I think this would be a disaster for the Church and for our society — and for our souls. Politics has its place, and its place is not everywhere. A healthy society has many institutions and activities whose purpose is to bring people together, not to divide them or to “kindle their unfriendly passions”. One of the most important of these places is in Church.

The purpose of Church is not to contemplate or promote temporary solutions to worldly problems. The purpose of Church is to worship God, the Creator and King of the Universe. It is a time to separate ourselves from the Kingdom of Man and immerse ourselves in the Kingdom of God, which is our true homeland. It is a time to renew our communion with Our Lord Jesus Christ and with His Mystical Body — with our fellow sinners of all political views. It is the place where we recall our solidarity with the Communion of Saints around the world, those who have preceded us and those who will follow us. We are called to lift our hearts and minds to God, to listen to His Word, and, if we are worthy, to receive His Body and Blood. In Church, nothing should distract us from trying to come closer to God in our hearts, minds and souls. Nothing.

Factions, parties, and partisanship — whatever term we use for it — have no place in the Church. They divide us in the most important place where we must stand united. St. Paul went so far as to call “party spirit” a work of the flesh, and compare it to many very wicked sins that exclude people from the Kingdom of God (Gal 5:19-21). We certainly need more guidance from our Church about the principles and demands of our faith, and how we can apply that to the issues of our day.  But we cannot allow partisan politics to turn us against each other — or against the Church — and divert us from our real role in the world. In the famous Letter to Diognetus written way back in the second century, this was how the Christians were described:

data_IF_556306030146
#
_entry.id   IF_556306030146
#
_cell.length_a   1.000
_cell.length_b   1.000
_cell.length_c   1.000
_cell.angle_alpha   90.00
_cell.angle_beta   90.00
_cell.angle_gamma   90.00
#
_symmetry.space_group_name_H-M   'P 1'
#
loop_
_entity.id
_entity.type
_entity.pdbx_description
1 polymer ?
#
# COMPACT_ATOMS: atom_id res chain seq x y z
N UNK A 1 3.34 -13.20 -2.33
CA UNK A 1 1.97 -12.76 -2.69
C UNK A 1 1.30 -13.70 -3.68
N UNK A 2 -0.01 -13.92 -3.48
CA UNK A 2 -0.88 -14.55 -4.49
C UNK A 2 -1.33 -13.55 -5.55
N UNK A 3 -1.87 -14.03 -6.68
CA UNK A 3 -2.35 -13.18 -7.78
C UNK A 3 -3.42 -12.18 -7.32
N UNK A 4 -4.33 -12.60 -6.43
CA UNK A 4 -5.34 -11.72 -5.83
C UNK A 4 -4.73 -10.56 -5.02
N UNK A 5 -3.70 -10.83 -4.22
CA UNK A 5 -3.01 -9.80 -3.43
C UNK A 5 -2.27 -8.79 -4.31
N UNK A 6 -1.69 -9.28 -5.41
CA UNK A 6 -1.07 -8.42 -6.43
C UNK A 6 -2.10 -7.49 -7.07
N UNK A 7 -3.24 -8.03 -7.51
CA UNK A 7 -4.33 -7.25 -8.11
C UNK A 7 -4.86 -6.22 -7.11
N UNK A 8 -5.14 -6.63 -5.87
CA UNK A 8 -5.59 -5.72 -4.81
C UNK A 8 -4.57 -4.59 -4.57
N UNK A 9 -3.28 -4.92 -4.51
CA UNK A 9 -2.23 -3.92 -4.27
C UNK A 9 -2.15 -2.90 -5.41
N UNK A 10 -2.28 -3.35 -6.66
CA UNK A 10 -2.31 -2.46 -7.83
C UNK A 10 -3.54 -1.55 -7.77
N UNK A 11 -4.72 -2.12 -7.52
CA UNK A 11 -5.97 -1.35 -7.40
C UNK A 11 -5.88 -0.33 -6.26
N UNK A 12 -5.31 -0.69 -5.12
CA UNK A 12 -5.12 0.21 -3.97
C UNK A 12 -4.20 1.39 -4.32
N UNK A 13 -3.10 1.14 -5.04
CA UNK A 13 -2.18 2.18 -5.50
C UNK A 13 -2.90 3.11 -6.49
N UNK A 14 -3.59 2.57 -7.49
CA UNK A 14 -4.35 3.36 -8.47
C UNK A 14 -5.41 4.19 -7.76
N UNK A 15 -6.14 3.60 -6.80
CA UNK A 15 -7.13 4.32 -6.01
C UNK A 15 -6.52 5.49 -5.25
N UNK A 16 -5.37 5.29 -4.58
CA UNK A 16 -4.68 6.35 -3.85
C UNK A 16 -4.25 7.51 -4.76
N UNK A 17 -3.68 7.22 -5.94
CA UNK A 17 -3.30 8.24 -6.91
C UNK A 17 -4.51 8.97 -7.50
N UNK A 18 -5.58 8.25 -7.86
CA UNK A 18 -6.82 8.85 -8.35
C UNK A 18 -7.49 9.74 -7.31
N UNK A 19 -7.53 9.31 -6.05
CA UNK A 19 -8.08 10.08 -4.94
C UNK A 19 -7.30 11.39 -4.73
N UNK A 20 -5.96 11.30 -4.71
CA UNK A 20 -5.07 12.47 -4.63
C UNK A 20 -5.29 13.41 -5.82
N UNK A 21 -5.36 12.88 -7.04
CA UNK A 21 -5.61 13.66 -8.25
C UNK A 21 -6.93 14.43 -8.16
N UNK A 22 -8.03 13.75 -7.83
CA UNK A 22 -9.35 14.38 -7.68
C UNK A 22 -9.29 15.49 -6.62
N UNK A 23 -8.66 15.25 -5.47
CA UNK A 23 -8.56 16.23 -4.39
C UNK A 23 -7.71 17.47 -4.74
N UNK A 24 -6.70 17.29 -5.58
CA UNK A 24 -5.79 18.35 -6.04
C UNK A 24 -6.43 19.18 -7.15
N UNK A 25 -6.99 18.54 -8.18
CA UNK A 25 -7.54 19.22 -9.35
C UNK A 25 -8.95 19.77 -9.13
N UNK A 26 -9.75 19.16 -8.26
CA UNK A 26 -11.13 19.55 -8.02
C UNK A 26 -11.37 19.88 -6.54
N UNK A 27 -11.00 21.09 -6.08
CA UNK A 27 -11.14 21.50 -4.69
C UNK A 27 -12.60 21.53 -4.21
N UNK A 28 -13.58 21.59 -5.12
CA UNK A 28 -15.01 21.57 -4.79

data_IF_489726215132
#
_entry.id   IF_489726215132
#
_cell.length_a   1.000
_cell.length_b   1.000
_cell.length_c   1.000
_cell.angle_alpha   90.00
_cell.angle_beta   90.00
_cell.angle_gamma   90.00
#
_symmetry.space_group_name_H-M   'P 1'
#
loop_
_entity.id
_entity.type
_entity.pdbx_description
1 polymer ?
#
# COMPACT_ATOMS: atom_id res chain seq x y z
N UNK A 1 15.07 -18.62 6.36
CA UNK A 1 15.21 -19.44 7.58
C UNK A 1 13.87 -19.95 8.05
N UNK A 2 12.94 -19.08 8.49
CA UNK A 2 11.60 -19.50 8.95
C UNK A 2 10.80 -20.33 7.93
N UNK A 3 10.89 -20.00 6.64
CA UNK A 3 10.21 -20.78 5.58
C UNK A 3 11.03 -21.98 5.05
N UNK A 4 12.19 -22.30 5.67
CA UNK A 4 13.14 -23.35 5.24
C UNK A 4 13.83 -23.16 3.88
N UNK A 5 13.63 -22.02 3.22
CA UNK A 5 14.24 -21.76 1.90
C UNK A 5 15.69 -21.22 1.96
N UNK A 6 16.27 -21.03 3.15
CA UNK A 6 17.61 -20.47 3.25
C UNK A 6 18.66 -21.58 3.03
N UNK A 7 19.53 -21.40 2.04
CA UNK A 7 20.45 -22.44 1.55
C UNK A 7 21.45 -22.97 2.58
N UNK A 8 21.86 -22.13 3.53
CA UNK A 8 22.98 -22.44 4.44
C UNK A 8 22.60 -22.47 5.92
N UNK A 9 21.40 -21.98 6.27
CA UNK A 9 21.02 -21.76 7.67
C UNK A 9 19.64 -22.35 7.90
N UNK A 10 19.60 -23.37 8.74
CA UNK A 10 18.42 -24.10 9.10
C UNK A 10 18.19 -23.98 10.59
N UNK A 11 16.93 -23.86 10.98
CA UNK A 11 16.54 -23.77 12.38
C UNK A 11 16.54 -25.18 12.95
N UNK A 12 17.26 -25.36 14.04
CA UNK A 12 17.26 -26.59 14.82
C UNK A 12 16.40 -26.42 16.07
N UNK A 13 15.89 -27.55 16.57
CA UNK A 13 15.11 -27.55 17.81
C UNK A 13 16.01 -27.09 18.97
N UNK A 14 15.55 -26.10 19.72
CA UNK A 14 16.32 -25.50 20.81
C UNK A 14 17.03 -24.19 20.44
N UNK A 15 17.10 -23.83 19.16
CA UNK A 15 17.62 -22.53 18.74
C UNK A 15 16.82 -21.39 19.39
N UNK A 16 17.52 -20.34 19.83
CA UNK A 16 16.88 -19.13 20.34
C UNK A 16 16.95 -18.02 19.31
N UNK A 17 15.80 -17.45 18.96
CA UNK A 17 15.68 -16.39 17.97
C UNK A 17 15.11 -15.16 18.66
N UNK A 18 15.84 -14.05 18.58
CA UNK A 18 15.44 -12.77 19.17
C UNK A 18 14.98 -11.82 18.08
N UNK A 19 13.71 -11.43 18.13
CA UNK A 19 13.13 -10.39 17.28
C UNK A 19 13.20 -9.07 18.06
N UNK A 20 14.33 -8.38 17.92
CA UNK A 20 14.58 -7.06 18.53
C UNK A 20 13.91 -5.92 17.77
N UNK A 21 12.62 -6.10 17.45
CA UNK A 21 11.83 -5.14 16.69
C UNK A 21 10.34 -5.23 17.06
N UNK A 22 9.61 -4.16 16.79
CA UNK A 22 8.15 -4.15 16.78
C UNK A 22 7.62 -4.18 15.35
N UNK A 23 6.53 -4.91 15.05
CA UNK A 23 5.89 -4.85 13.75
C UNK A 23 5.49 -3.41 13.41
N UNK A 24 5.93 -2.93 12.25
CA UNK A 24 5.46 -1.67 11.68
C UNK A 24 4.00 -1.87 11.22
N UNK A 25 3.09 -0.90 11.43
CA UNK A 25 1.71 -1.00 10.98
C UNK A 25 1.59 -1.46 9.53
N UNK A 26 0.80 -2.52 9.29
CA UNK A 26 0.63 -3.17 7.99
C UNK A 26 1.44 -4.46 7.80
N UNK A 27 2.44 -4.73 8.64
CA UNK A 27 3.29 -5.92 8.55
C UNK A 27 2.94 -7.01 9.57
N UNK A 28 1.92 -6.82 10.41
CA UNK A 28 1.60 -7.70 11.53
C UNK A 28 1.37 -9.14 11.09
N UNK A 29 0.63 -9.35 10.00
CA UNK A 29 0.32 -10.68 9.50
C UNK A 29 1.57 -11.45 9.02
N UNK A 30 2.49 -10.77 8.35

… there is something extraordinary about their lives. They live in their own countries as though they were only passing through. They play their full role as citizens, but labor under all the disabilities of aliens. Any country can be their homeland, but for them their homeland, wherever it may be, is a foreign country… They pass their days upon earth, but they are citizens of heaven. Obedient to the laws, they yet live on a level that transcends the law… To speak in general terms, we may say that the Christian is to the world what the soul is to the body. As the soul is present in every part of the body, while remaining distinct from it, so Christians are found in all the cities of the world, but cannot be identified with the world…  Such is the Christian’s lofty and divinely appointed function, from which he is not permitted to excuse himself.

That is indeed a lofty function, one that we cannot allow to be diluted by politics or factions.